# Doing Psychological Research: Gathering and Analysing Data

By Nicky Hayes | Go to book overview

18
Correlation and regression

Correlation
Regression
Multivariate analysis

In the last chapter, we looked at tests that we can use when we have two sets of data and want to compare them, to see if they are significantly different. In this chapter, we will be looking at tests which can look at two sets of data and estimate how similar they are – not in terms of their specific values, or the actual measuring scale which has been used to obtain them, but in terms of how they vary.

In the first part of this chapter we will be looking at this from two sides. We will begin by looking at correlation, which is concerned with expressing the numerical relationship between two variables. Then we will go on to look at regression, which is still about correlation in many ways, but looks at it from a slightly different angle. It is useful for us to look at regression as well as correlation, because once we understand both of them, we can use the two approaches – correlation and regression analysis – to help us to make sense of several variables at a time. This is what we will be looking at in the second part of the chapter, and it will begin our exploration of analysis of variance, which we will be continuing in Chapter 19.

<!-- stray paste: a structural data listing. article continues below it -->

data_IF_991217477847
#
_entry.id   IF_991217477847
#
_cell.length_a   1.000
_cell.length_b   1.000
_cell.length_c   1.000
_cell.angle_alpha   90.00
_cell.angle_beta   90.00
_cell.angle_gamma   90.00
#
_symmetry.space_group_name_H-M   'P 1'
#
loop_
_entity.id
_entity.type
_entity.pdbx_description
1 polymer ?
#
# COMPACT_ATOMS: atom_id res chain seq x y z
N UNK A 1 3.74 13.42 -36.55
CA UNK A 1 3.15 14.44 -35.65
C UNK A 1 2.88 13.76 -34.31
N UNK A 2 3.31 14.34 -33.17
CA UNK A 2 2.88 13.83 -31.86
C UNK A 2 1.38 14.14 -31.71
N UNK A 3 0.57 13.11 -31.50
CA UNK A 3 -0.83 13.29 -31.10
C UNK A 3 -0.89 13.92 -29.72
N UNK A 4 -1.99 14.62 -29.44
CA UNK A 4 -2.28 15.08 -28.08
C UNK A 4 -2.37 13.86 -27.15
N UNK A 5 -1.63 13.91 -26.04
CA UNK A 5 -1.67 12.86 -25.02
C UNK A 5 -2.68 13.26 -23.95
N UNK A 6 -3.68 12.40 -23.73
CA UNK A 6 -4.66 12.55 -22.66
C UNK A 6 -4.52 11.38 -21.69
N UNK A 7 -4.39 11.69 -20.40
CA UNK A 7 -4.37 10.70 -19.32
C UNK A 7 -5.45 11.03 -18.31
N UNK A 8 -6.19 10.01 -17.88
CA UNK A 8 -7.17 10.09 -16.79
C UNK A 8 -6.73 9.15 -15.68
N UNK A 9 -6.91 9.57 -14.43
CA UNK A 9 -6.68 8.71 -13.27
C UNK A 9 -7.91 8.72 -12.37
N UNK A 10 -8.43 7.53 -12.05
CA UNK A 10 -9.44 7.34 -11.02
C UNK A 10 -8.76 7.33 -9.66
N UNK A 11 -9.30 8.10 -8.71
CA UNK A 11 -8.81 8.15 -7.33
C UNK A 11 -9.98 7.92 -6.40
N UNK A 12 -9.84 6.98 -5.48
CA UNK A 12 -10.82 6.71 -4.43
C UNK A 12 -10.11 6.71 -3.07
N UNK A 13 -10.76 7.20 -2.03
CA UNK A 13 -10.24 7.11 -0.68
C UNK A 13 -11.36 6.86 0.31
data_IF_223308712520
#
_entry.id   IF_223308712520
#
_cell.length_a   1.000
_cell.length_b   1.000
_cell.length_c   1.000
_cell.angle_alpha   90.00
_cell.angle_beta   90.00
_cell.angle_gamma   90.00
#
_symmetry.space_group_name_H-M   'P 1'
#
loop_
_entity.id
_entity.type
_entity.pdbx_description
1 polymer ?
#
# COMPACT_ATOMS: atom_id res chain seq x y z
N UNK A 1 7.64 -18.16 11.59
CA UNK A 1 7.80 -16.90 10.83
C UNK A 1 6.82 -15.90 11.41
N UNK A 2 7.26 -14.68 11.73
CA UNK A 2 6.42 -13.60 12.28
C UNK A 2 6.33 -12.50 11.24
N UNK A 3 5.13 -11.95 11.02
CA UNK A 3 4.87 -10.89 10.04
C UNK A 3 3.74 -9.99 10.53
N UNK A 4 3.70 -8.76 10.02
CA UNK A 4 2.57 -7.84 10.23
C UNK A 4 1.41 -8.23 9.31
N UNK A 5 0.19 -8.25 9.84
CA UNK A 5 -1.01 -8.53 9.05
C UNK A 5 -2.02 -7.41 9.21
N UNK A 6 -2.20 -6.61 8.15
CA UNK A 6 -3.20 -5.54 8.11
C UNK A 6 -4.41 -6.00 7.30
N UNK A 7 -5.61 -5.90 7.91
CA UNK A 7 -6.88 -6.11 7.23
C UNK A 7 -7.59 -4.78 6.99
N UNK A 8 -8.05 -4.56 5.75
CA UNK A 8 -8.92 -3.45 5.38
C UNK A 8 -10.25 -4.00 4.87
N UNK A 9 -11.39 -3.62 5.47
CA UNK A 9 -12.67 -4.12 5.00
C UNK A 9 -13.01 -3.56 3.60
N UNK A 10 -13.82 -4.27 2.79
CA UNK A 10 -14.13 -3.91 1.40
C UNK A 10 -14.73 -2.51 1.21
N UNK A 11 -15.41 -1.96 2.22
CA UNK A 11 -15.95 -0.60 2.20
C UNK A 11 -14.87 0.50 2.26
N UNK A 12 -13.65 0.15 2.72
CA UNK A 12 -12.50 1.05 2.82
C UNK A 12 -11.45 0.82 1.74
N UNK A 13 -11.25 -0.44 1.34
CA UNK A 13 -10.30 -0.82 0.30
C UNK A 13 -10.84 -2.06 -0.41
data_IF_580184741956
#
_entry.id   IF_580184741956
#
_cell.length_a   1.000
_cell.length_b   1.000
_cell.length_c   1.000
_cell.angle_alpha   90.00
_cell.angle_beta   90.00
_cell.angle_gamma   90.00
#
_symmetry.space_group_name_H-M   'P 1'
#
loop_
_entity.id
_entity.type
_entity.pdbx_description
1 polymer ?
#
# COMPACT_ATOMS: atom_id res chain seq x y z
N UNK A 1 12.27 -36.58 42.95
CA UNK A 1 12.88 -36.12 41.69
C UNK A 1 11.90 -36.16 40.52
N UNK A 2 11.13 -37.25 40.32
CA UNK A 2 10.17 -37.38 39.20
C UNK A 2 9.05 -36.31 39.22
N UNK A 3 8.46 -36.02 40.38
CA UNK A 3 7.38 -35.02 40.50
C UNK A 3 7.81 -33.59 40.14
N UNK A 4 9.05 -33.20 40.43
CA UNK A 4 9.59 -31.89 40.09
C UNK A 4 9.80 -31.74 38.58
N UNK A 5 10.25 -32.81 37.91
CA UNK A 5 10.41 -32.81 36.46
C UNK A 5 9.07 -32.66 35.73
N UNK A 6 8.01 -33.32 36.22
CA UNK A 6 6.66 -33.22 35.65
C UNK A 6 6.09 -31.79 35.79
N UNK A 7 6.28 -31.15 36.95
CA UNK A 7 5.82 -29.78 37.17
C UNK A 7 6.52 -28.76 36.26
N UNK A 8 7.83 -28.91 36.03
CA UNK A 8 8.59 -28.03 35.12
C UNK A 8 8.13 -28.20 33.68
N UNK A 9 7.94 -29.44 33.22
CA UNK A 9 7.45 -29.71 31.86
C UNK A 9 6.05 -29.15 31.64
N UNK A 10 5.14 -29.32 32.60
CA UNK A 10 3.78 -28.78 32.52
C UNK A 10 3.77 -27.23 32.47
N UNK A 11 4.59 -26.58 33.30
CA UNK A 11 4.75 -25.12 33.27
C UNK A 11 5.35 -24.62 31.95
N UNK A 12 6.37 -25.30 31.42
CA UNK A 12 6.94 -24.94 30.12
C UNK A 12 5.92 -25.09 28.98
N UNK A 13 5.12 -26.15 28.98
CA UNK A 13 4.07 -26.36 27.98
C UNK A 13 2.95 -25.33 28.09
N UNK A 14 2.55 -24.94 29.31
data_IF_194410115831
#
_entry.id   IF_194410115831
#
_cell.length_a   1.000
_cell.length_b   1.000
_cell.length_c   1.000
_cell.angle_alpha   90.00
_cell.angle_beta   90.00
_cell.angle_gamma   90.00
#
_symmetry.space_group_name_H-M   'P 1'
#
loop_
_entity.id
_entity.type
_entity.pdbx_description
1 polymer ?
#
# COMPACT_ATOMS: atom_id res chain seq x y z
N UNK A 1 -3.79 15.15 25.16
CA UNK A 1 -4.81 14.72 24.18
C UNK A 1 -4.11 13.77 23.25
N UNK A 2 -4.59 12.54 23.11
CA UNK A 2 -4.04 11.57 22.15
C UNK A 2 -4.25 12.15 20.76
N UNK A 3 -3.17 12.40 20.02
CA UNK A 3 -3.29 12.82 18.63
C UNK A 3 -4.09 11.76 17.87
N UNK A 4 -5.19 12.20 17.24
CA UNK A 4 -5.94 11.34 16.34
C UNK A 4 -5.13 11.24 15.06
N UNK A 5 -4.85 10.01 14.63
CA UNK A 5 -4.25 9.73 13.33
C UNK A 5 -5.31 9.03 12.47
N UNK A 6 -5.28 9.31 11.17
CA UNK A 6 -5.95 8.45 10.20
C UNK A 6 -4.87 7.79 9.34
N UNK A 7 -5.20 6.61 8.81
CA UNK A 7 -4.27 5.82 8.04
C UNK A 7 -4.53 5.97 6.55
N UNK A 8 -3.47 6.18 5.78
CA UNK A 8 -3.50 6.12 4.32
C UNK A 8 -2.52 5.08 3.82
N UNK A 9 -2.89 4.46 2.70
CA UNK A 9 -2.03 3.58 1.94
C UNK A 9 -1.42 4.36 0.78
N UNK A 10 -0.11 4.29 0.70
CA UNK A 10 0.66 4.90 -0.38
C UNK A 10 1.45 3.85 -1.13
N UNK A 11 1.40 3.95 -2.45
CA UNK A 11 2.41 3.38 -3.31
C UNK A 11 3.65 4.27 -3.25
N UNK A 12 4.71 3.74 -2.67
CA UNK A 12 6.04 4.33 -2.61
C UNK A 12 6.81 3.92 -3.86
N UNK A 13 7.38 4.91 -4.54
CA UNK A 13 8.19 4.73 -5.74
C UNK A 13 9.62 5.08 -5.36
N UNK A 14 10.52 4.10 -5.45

Correlation

A correlation test is exactly what its name suggests – a test which looks for co-relations. If we say that two variables are correlated, what we mean is that they vary in similar ways – that a certain size of score on one variable is likely to be associated with a certain size of score on the other. It might mean that a large score on one variable is likely to be associated with a large score on the other. If so, that would be a positive correlation. Or it might mean that a large score on one variable is likely to be associated with a small score on the other. That would be a negative correlation.

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Doing Psychological Research: Gathering and Analysing Data

• Title Page iii
• Contents vii
• List of Figures ix
• List of Tables xi
• List of Worked Examples xiii
• List of Formulae xiv
• Introduction xv
• Acknowledgements xix
• 1: Approaches to Psychological Research 1
• Part I - Gathering Data 15
• 2: Gathering Data for Psychological Research 17
• 3: Experiments 35
• 4: Observational Studies 55
• 5: questionnaire Studies 70
• 6: Psychometrics 91
• 7: Interviews 113
• 8: Case Studies and Ethnography 131
• 9: Analysing Documents 147
• Part II - Making Sense of Data 165
• 10: Introducing Qualitative Analysis 167
• 11: Grounded Approaches to Qualitative Research 183
• 12: Conversations, Discourse and Images 201
• 13: Protocol Analysis and Other Techniques 220
• 14: Introducing Quantitative Analysis 239
• 15: Numbers as Descriptive Statistics 257
• 16: Descriptive Statistics in Visual Images 278
• 17: Two-Sample Tests 303
• 18: Correlation and Regression 331
• 19: Analysis of Variance 349
• Glossary 366
• Statistical Tables 379
• References 387
• Index 392
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